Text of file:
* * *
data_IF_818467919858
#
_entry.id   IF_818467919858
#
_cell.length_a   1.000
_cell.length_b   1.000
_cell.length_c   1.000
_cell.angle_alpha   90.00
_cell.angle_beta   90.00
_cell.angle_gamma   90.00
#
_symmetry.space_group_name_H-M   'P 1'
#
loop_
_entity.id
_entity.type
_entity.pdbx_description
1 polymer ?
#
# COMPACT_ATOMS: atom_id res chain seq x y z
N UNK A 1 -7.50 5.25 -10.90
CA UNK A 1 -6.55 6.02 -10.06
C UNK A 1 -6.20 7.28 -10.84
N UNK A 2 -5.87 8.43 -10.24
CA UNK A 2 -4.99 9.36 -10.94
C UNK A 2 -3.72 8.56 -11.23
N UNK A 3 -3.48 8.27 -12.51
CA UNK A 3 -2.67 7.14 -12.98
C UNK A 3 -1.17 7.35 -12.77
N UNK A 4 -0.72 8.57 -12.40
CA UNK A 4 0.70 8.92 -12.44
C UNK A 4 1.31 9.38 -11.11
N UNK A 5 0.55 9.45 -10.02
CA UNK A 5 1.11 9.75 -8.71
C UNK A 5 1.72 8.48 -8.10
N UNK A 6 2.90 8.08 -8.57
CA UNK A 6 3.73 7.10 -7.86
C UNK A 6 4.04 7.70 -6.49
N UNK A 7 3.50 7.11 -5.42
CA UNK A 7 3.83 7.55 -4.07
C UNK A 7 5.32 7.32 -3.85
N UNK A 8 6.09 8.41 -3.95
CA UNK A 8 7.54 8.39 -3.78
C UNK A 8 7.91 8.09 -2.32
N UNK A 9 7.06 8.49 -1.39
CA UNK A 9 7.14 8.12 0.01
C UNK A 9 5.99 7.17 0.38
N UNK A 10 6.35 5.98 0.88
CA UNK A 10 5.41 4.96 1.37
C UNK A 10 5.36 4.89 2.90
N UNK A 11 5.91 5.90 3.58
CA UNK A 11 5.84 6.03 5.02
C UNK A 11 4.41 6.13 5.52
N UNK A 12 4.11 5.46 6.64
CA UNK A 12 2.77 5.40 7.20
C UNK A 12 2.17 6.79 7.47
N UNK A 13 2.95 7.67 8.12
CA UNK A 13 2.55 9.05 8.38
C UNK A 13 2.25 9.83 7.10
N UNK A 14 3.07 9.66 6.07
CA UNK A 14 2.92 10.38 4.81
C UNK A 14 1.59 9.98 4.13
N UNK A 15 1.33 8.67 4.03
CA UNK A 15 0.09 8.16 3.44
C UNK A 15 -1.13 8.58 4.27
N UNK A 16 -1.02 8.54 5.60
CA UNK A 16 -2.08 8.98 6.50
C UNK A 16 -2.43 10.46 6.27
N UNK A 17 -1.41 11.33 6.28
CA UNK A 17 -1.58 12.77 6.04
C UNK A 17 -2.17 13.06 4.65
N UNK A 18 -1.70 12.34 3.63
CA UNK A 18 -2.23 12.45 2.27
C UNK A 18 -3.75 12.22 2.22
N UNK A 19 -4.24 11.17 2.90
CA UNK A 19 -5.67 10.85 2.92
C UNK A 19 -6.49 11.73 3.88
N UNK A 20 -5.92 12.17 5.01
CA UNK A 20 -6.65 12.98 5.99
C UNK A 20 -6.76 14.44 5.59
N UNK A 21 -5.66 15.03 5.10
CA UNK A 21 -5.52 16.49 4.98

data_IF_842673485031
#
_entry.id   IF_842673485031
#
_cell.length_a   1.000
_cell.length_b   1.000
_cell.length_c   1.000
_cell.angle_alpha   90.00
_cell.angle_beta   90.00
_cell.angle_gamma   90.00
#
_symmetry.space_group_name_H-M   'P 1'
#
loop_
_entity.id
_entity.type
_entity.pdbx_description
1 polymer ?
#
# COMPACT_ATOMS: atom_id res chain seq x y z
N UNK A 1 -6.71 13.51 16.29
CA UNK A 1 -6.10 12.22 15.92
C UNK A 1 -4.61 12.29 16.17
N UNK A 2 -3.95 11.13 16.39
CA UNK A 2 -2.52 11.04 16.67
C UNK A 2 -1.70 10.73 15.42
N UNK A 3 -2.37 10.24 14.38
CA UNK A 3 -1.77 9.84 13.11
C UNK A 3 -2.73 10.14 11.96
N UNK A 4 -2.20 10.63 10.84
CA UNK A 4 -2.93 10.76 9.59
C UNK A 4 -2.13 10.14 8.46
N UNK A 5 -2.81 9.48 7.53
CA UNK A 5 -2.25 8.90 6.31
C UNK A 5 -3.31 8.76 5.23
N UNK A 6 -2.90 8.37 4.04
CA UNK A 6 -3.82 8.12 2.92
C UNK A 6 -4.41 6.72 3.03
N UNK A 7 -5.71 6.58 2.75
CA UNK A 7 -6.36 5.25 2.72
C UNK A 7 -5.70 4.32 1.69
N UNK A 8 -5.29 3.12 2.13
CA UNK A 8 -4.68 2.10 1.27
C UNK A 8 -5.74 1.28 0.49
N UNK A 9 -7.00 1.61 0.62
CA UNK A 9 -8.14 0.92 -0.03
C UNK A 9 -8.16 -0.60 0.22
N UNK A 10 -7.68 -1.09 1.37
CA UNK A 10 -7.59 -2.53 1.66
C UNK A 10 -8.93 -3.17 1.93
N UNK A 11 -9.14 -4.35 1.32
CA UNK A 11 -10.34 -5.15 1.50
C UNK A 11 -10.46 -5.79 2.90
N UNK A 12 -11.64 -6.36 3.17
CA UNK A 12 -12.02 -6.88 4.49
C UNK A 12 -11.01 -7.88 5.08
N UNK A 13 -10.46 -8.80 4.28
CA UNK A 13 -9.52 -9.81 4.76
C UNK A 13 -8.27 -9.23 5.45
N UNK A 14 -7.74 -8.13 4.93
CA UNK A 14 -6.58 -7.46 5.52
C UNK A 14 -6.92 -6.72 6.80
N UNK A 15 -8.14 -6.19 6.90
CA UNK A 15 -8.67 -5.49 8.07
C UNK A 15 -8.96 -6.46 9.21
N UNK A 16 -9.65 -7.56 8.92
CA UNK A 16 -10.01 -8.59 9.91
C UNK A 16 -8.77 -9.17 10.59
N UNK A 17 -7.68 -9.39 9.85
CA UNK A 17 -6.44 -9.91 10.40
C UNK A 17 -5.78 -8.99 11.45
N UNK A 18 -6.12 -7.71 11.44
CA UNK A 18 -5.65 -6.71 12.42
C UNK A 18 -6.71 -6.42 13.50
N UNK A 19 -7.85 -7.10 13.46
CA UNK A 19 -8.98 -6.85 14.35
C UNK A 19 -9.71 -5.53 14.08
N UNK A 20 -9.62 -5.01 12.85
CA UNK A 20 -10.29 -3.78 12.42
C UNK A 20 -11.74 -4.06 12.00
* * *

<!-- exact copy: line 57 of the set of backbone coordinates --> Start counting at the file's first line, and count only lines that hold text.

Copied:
N UNK A 13 2.95 7.67 8.12